tooQ3csVDZ9LVBQjdndehMpJgkvAiDt5BAQyeYPvzwc The romantic fiction-obsessed heroine of Jane Austen’s Northanger Abbey is resurrected to 21st Century L.A. life in Stina Pederson’s enjoyable if flawed Catherine, now getting a barest bones Hollywood Fringe World Premiere under Krista Amigone’s direction.

It’s to Pederson’s credit that she has managed to compact a 200-page novel down a mere hour. She does so in part by reducing Northanger Abbey’s cast of characters to six, with a gender-change thrown in to add a lesbian edge.

Chief among them are Catherine Morland (Allison Powell) and Henry Tilney (Brendan Weinhold), who meet cute at a local coffee joint when he correctly surmises from her January shorts (and bit of an accent) that she has recently relocated from Wisconsin to Los Angeles.

Also making the leap from 1810s England to 2010s L.A. are Isabella Thorpe (Amy Schumacher), now an aspiring actress willing to do just about anything for a starring role; Isabella’s would-be playboy brother John (Taylor Behrens), willing to take no less than a yes from Catherine; Catherine’s older sibling, transformed from heterosexual James to lesbian Jamie (Kirsten Bucino), and Henry’s sister Eleanor (Tehana Weeks).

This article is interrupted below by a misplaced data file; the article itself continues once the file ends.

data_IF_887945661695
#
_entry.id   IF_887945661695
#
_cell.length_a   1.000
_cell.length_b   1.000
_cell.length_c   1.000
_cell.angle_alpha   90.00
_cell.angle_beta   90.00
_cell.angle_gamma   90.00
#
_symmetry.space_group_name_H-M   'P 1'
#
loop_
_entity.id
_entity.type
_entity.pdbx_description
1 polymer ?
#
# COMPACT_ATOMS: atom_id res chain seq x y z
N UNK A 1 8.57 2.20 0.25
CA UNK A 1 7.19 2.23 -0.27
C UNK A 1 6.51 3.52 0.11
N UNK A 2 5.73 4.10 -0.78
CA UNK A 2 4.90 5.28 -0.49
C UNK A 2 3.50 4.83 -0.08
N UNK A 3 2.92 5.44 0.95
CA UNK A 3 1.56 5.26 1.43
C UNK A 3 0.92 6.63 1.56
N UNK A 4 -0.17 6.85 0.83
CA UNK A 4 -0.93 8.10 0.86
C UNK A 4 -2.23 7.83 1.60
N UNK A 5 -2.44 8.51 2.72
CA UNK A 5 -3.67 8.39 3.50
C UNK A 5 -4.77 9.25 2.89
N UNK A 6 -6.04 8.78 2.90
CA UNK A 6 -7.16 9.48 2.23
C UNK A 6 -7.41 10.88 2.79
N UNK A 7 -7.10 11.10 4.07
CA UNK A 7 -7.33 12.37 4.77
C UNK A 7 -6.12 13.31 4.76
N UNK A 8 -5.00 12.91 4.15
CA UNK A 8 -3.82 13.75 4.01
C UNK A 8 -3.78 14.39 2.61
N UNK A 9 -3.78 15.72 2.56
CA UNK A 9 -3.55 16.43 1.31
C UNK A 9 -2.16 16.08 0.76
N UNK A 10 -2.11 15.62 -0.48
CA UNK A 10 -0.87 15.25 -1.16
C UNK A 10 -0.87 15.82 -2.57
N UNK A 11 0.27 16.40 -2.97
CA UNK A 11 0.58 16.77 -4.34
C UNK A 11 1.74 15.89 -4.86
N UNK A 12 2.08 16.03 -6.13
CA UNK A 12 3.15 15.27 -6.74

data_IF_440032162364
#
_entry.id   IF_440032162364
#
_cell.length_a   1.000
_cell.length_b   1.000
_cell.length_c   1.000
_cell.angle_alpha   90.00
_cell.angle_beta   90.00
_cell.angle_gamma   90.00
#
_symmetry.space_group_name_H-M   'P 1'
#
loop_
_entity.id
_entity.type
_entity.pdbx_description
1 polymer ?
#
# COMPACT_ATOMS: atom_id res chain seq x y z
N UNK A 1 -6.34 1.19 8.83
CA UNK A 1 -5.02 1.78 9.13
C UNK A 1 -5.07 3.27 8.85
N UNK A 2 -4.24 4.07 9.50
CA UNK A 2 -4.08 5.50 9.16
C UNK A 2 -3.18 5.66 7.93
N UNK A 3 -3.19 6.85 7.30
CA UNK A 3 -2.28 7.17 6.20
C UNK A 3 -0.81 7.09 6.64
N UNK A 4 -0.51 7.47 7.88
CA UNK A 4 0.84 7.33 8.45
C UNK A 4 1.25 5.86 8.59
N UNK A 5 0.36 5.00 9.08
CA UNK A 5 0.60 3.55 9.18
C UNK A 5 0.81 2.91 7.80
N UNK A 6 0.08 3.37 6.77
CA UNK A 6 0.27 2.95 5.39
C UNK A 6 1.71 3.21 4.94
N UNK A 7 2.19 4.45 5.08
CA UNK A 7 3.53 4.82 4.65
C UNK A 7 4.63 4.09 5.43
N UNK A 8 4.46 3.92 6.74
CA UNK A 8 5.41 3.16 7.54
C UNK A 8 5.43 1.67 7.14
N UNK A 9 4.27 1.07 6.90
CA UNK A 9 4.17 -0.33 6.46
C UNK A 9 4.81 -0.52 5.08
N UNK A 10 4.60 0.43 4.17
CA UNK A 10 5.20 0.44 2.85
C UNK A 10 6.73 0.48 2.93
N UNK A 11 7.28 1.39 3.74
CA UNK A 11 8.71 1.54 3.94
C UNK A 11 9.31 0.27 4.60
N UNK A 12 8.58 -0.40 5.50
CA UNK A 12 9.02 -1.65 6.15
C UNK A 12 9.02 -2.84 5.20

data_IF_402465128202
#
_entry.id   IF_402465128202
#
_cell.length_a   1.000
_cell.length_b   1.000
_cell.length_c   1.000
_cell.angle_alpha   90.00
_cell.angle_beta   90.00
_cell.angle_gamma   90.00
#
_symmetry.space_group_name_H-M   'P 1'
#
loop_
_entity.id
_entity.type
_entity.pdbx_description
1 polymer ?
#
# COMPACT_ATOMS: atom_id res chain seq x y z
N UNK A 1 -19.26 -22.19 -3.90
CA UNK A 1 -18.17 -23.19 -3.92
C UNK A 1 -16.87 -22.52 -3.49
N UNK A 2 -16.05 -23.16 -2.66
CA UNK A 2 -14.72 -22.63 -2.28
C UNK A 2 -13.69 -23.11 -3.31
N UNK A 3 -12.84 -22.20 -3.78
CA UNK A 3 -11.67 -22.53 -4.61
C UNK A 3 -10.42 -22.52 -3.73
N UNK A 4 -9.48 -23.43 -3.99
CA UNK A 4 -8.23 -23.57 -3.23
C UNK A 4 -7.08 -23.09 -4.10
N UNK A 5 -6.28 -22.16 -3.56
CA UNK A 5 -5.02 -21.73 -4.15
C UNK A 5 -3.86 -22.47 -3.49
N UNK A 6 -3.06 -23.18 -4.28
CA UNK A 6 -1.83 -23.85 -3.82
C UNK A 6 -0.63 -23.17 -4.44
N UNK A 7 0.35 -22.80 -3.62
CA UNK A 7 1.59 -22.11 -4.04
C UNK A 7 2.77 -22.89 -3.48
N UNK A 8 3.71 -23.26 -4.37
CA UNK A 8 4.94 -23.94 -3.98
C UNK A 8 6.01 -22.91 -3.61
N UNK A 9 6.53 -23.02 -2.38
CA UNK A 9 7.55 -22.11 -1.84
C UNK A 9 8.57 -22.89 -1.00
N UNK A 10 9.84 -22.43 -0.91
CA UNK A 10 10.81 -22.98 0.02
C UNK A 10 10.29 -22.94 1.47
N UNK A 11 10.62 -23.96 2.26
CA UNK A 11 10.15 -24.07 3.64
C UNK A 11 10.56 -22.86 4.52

Powell is the best cast of the sextet. (She’d be a fine Catherine even in an empire waist.) Weinhold delivers the best performance as an almost irresistibly sincere teddy bear of a Henry.

Others are only partially successful at creating real characters, as much as anything because Pederson’s Austenian turns of phrases ring false in contemporary American English, especially when juxtaposed with slangier modern lines. And though the introduction of a lesbian couple is most definitely a modern twist, Jane Austen doesn’t work nearly as well without the male-female dynamic.

The best Fringe shows feature ingenious production designs created on a shoestring. The almost design-free Catherine suffers greatly by comparison. A musical soundtrack to both underscore and link scenes is especially needed.

Still, Austen fans will smile in recognition of favorite scenes, and there are far less entertaining ways to spend an hour at the Fringe than with Catherine.

Angela Acuna is stage manager.

–Steven Stanley
June 8, 2015
*Production still does not reflect actual set